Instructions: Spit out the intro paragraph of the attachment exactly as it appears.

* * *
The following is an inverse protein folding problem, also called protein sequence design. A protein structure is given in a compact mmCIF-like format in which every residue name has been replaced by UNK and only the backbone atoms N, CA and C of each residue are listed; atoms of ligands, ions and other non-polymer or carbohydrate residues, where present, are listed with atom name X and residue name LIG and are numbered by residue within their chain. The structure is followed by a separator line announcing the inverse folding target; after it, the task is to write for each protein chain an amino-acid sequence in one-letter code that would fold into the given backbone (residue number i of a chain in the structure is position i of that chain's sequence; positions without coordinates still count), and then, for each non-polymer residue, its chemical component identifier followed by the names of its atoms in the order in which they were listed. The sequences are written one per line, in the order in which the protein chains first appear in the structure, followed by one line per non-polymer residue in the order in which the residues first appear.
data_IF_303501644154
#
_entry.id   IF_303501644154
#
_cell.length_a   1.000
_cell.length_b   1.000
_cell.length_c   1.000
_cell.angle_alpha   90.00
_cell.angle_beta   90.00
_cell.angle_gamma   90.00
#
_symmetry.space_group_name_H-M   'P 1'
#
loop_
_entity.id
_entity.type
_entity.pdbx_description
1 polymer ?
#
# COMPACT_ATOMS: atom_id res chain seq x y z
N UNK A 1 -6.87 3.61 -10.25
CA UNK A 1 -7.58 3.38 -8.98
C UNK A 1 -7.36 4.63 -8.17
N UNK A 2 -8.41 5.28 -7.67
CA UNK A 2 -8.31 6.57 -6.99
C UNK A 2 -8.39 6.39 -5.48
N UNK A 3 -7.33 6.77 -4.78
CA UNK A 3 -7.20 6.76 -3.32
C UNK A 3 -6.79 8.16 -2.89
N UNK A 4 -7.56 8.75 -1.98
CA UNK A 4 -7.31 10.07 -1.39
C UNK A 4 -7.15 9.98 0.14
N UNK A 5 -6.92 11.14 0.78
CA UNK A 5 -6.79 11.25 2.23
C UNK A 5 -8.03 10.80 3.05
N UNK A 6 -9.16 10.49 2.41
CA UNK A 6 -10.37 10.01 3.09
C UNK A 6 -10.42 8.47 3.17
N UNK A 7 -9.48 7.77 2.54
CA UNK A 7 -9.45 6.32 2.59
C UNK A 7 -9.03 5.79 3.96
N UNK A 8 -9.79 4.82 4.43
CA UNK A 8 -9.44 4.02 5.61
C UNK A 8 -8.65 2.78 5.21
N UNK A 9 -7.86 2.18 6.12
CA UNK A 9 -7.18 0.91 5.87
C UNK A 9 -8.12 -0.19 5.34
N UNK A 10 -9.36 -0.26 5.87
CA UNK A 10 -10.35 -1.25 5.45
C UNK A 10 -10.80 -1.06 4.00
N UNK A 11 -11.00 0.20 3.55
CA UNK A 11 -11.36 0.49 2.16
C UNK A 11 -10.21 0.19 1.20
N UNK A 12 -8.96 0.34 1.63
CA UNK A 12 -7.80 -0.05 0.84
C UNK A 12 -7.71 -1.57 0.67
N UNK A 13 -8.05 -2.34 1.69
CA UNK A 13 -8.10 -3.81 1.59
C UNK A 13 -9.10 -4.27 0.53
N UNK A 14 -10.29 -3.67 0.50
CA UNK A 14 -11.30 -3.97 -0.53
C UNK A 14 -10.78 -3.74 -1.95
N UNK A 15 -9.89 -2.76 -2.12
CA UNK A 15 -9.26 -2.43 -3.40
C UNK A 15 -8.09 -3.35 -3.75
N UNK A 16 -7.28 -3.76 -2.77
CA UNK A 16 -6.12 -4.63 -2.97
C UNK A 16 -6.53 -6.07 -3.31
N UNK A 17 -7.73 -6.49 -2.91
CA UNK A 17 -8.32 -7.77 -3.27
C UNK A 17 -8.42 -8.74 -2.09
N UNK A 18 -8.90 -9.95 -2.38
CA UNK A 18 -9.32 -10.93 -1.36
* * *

The following is an inverse protein folding problem, also called protein sequence design. A protein structure is given in a compact mmCIF-like format in which every residue name has been replaced by UNK and only the backbone atoms N, CA and C of each residue are listed; atoms of ligands, ions and other non-polymer or carbohydrate residues, where present, are listed with atom name X and residue name LIG and are numbered by residue within their chain. The structure is followed by a separator line announcing the inverse folding target; after it, the task is to write for each protein chain an amino-acid sequence in one-letter code that would fold into the given backbone (residue number i of a chain in the structure is position i of that chain's sequence; positions without coordinates still count), and then, for each non-polymer residue, its chemical component identifier followed by the names of its atoms in the order in which they were listed. The sequences are written one per line, in the order in which the protein chains first appear in the structure, followed by one line per non-polymer residue in the order in which the residues first appear.